This involves suppressing the conflict by making it clear that disagreement is not tolerated. It does not examine or address the underlying cause of the conflict and is likely to drive it underground. It can be used when time is limited and when a long-term solution is not that important, either because the team is not going to be together for very much longer or because the source of the conflict is of a transitory nature.

Conflicts involve both facts and feelings and the facts are only part of the story. The real skill in conflict management is to understand why those facts matter so much to the parties involved. This requires an understanding of the underlying emotions as well as the needs of each of the parties. Understanding these gives you a window on their motivation, which enables you to work together to address the conflict in the light of what it is that each party really wants.

Always remember that the issue on the table may actually be a proxy for deeper-seated personal issues. This is why it is so important to build bonds within your team and with other colleagues and associates outside this group.

Emotional Intelligence and team building

Those who exhibit a high level of EQ in this area easily make friends and take the time to develop mutually beneficial relationships with an extensive network of acquaintances, both professional and friends. They easily create rapport and have a talent for keeping others appropriately informed to ensure this bond is strong.

There are four key principles in being able to build successful and collaborative teams because you rarely have the opportunity to select your 'perfect' team members. These principles are:

Define success criteria - defining and communicating the team objective so that it is easily understood by everyone and allows all team members to contribute, regardless of their skills and experience.

Lead by example - means exhibiting the same professional behaviors to everyone you interact with, whether they are inside or outside your team. This includes customers and suppliers as well as other people within your organization.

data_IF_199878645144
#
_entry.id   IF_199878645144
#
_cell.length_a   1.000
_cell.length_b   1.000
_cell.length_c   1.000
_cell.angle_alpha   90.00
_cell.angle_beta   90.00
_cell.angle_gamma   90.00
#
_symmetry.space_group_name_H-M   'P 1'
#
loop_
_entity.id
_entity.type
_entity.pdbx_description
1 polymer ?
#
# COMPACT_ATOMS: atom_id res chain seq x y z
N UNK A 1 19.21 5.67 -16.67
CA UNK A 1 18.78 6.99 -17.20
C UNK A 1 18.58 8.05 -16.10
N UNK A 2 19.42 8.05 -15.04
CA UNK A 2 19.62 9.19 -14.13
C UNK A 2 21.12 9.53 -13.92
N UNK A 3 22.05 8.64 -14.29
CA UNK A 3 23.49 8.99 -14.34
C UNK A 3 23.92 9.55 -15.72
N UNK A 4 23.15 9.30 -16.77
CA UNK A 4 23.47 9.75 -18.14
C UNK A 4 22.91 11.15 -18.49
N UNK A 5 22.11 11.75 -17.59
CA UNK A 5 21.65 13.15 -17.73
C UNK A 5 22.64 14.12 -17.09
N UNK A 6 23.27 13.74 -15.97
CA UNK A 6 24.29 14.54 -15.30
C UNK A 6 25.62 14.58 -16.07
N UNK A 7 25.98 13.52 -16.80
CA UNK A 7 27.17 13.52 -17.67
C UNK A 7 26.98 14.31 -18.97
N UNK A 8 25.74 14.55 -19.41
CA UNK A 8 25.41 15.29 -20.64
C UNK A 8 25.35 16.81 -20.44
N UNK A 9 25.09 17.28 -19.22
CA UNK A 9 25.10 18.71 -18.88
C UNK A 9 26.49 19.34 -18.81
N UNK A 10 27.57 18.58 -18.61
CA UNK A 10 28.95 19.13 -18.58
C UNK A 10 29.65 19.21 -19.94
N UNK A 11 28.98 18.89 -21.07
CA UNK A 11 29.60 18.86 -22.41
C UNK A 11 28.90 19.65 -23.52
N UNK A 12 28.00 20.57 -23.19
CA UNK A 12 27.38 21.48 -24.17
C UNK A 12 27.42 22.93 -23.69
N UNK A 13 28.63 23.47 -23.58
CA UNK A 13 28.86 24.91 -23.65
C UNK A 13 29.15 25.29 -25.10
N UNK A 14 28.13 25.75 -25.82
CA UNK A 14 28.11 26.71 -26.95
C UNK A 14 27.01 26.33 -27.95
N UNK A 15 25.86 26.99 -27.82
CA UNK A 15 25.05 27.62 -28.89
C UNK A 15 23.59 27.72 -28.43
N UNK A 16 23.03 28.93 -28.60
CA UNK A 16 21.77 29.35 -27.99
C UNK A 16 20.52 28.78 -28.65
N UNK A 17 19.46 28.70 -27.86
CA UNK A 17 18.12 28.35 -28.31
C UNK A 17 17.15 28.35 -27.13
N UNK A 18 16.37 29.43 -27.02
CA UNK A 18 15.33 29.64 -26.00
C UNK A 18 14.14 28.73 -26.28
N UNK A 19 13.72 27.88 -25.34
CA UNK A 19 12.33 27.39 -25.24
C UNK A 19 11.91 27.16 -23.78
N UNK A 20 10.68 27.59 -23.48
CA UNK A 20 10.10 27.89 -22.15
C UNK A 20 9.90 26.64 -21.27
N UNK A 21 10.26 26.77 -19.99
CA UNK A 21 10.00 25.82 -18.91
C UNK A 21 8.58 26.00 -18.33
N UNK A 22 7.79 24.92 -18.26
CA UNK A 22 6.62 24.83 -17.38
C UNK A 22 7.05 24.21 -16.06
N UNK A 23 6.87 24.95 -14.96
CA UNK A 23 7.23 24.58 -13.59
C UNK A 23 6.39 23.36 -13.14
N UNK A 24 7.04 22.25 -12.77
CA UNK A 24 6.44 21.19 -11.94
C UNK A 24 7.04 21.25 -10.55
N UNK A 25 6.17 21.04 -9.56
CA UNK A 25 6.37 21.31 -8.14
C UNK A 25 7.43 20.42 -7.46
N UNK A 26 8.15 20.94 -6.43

Value all contributions - means that you will need to show that you value each member of the team and that their views matter to you regardless of the role they play. One simple way to exhibit this is by ensuring all views are heard when talking about issues at a team meeting or discussion.

Reward success - you will usually have the ability to reward those team members you are directly responsible for. However, the extent to which you are able to offer truly motivating rewards, especially monetary, will be influenced by your organization's culture and the amount of decision-making power you have.

We have a set of team leadership skills eBooks available and if you combine the skills detailed in these with what you have learned about emotional intelligence from this eBook, then you should be able to build and manage an effective team.

You may also be interested in:
Developing Emotional Intelligence | Self-Awareness | Self-Management | Social Awareness | Relationship Management | Emotional Intelligence, Communication, and Coaching.

Key Points

  • Successful managers are forward-thinking and open to change.
  • The ability to recognize conflict and to take action to resolve it as soon as possible is an essential skill.
  • The Blake and Mouton model can help you to understand conflict.
  • Conflicts involve feelings and these need to be understood and managed.